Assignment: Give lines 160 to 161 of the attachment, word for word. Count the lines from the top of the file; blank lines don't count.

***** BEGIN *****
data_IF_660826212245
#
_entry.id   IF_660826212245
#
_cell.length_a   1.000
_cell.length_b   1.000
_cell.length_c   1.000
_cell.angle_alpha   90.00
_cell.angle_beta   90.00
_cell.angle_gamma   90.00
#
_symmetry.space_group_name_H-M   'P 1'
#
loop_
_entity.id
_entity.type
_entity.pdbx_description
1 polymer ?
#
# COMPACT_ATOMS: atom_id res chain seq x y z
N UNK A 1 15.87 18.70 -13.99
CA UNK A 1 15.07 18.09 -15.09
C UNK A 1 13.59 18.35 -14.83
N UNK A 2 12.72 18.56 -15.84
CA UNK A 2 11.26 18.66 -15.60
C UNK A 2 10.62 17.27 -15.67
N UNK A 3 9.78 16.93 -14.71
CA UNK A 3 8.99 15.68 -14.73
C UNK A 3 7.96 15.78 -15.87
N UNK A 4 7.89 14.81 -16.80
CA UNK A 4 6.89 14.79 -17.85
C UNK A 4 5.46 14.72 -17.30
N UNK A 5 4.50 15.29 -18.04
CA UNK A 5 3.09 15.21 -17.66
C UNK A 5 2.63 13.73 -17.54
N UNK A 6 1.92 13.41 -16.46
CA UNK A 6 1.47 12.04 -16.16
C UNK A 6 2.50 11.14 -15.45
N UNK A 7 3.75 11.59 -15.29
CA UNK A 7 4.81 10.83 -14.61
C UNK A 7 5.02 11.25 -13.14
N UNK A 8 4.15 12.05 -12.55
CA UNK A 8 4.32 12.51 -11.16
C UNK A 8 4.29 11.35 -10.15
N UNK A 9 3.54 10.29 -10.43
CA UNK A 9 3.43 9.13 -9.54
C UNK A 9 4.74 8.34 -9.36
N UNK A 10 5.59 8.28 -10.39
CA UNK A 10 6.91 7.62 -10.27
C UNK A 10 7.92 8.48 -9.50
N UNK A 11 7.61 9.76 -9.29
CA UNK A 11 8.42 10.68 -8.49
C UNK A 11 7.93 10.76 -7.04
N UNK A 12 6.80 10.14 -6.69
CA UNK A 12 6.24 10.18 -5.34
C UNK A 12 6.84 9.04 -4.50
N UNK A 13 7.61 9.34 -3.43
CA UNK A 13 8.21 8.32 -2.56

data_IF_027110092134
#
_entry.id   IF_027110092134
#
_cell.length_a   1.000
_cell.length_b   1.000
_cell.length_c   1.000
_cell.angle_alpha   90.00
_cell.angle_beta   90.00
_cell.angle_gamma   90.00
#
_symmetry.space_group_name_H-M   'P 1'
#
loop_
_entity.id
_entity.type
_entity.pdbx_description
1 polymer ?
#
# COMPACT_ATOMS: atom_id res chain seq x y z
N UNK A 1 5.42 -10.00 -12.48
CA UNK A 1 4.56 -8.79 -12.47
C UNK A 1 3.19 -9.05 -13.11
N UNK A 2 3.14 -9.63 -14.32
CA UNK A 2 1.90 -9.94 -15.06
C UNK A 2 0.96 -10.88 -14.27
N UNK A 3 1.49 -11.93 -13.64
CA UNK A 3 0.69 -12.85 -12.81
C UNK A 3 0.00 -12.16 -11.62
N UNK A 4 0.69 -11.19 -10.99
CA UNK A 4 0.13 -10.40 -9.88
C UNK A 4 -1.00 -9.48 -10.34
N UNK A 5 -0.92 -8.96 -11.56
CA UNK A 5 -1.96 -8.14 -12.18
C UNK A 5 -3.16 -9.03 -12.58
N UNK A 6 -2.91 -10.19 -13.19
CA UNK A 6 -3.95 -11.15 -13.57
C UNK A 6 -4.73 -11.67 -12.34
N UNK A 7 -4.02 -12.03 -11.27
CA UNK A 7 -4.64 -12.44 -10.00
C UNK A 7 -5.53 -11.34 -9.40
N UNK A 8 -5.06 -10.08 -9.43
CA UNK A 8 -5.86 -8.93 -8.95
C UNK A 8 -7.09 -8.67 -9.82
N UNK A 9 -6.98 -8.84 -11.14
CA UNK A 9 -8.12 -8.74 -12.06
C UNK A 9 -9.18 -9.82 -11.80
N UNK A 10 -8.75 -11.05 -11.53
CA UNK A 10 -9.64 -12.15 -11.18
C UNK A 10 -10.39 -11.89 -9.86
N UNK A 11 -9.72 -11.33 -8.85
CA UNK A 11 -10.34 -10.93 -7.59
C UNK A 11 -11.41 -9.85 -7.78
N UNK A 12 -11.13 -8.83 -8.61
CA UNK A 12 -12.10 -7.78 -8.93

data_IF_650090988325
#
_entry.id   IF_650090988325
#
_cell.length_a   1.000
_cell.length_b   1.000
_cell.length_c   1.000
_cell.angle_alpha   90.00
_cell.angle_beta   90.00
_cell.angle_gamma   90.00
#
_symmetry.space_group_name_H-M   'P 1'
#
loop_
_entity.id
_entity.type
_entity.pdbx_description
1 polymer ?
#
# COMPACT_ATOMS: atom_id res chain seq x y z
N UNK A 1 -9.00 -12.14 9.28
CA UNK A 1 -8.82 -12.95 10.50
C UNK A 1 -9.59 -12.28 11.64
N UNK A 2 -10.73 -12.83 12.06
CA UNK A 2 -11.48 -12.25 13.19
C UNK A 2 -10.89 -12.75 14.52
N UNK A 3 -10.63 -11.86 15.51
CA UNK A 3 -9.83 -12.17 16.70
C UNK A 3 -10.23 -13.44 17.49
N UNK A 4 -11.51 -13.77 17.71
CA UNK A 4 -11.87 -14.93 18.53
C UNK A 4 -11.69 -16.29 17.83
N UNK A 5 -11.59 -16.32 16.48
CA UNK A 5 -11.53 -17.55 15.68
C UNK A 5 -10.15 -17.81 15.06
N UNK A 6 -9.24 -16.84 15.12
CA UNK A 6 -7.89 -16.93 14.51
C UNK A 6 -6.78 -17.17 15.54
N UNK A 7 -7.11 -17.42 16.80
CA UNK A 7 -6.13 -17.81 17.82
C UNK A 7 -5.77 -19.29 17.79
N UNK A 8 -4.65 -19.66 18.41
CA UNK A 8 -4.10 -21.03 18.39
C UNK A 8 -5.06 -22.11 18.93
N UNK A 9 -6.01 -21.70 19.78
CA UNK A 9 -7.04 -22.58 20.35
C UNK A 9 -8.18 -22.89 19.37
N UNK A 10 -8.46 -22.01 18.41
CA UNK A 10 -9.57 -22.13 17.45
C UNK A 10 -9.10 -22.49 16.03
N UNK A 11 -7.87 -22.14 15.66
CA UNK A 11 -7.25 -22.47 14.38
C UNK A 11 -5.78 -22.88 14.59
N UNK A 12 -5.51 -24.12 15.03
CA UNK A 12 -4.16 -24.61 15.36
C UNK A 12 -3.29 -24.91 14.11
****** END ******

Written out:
C UNK A 9 -8.18 -22.89 19.37
N UNK A 10 -8.46 -22.01 18.41